How are these things ranked, and how can you get your Tweet to appear? I’m afraid it’s not entirely clear.
The Tweeters who had their tweet displayed in the results pack at the time of my sample had the following metrics:
@latelateshow has 111k followers and the tweet had 1.2k retweets and 1.1k favorites after two hours of life as a tweet.
@OneDrecti0nFans has 361k followers and the tweet had 1.5k retweets and 1.1k favorites after two hours of life as a tweet.
@Real_Amy_Jones has 825 followers and the tweet had 94 retweets and 59 favorites after 31 minutes of life as a tweet.
@irwinsahero has 24.5k followers and the tweet had 349 retweets and 88 favorites after 39 minutes of life as a tweet.
@stylescitylight has 22.5k followers and the tweet had 106 retweets and 55 favorites after 41 minutes of life as a tweet.
@Lookatnialler has 54.2k followers and the tweet had 219 retweets and 102 favorites after 43 minutes of life as a tweet.
@Sofiapinja has 235 followers and the tweet had 2 retweets and no favorites after 24 minutes of life as a tweet.
@Liam0Leary has 81 followers and the tweet had no retweets and 2 favorites after 26 minutes of life as a tweet.
Five of the accounts that were displayed had followers in the thousands while two had less than a few hundred followers.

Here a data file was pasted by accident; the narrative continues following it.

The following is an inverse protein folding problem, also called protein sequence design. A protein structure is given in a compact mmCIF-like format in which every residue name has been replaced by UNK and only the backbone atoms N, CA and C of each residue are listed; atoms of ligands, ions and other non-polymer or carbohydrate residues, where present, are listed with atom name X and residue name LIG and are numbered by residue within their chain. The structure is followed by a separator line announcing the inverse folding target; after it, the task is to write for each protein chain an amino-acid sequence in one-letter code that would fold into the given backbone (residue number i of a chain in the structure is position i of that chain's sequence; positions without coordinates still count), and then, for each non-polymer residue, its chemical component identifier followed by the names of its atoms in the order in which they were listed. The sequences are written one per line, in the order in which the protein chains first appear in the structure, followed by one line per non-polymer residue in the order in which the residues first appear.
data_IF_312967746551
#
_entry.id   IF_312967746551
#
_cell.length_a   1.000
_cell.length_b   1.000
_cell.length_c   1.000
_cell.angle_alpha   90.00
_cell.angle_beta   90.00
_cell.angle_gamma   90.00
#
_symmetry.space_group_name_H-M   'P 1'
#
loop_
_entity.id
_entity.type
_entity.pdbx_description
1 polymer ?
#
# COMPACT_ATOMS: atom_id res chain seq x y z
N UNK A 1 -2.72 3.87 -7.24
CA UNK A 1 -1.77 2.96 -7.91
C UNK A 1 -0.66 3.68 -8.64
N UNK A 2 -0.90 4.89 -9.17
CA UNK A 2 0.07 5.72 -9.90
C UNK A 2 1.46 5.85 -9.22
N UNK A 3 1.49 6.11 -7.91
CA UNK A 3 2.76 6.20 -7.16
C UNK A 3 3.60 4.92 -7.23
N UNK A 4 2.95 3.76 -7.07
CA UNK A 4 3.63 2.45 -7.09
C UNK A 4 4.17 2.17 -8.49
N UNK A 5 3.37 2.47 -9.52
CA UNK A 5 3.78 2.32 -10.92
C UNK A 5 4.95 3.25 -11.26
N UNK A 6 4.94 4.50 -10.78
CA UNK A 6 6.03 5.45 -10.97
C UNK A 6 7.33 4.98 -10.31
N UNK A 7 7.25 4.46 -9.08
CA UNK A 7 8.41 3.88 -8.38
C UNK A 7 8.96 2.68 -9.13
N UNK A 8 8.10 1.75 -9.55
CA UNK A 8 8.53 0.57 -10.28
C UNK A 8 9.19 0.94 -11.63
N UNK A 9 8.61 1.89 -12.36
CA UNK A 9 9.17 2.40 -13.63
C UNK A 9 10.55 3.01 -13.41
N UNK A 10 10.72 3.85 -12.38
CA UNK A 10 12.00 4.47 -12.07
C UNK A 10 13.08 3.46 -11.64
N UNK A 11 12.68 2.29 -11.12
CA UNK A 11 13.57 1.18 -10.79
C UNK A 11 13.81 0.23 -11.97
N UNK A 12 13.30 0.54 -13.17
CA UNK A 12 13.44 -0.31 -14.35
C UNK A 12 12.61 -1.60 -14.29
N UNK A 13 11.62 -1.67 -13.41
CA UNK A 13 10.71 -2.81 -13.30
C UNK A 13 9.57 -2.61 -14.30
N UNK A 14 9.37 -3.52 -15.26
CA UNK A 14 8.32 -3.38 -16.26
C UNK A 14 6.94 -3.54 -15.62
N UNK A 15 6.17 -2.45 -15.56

Retweets were even more dispersed with two tweets having less than two retweets, four having between 94 and 349 retweets and two of the tweets had retweets above one thousand.
Favorites were similar to retweets with two tweets having less than 2 favorites, four tweets had between 55 and 102 favorites and two had favorites above one thousand.
Bear in mind that this represents an extremely small dataset; conclusions are foggy at best. Taking advantage of trending topics appears to be the strongest opportunity in the near-term. So far, it seems that velocity of engagement has something to do with appearing in the Twitter SERP Pack for a tending topic, but more testing is needed.
Additional tracking of how Google transitions from Twitter pack results to news results, the timeline and what sources are being used to populate each type of result would make an interesting follow up test.